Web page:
The Philippines has 1,802 new coronavirus infections reported on average each day, according to Reuters. In the last seven days, the infection rate was 11 per 100,000 people.
We are without doubt huge contributors to this worrisome number. Our daily average of new cases during the last seven days in the province and the cities of Cebu, Lapu-Lapu and Mandaue has exceeded 400, nearly a quarter of the national total.
Cebu City has the worst record, owning more than half of that total figure. We are back to being the sick city of the country after a brief glorious moment of being hailed as the model for containing the spread of the Covid-19 disease. As a friend wryly noted in a WhatsApp chat, Cebu tops again.
We are told that we are now in danger of being placed under a quarantine regime that is more restrictive than the current MGCQ. Health officials are hard-pressed looking for measures to prevent us from going into that slide, SunStar Cebu reported yesterday. Deadline for finding those measures is today, February 26.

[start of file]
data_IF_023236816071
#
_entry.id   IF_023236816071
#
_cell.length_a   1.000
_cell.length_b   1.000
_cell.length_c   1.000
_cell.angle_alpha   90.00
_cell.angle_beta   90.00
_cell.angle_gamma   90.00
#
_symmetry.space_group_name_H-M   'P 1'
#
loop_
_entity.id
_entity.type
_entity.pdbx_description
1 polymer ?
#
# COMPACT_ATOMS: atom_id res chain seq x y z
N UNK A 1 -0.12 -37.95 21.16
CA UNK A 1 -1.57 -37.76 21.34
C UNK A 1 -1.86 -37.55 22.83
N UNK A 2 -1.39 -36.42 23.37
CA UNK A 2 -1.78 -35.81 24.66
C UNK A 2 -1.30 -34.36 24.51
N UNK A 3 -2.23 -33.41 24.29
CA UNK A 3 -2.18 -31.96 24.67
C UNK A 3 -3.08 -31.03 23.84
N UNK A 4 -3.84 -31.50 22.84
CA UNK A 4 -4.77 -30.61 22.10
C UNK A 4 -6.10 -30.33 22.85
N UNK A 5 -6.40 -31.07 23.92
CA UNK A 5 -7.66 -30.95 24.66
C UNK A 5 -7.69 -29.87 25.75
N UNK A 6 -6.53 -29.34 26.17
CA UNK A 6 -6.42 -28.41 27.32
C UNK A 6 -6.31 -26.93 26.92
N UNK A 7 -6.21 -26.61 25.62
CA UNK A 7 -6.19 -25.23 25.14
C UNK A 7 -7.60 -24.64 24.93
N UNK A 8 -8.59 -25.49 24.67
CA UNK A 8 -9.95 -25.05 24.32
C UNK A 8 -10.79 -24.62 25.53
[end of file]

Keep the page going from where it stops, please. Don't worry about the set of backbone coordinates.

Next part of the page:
Only a few parts of the country have remained under GCQ: Metro Manila, the Cordilleras, Batangas, Tacloban City, Davao City, Davao Del Norte, Lanao Del Sur and Iligan City. It is likely that restrictions in these places will be downgraded to MGCQ while we’re headed to the opposite direction, if the DOH cannot find us a escape route.
I oppose the return of the GCQ or worse, the ECQ for only one reason: it is too late. We should have done it in December. We should have prevented the super spreaders from happening.
What happened in November should have already sufficiently warned us. People gathered during the All Saints and All Souls Day holidays to celebrate with friends and family. Two weeks later, the number of coronavirus infections surged.
But we did not learn our lesson. We defied repeated appeals for us to forego going to church for the Misa de Gallo and to hear mass at home instead. We trooped to the malls like we used to do before the pandemic. We held parties and ate and drank with friends. We did not want anyone or anything to steal our Christmas.
The same thing happened in January with the New Year and the Pista Senyor dawn masses. Again we were told to hear mass at home or if we had to hear mass in person, to observe physical distancing but we ignored the advice, forcing the Augustinian fathers to eventually cancel in-person Church activities. By then, how many people may have been infected and may have in turn transmitted the disease?
It is easy to see how we brought this second wave of infections upon ourselves and how we are now made to pay for the sins of December and January. Let’s not compound the penalty with a quarantine. Why don’t we just bring in the vaccines now?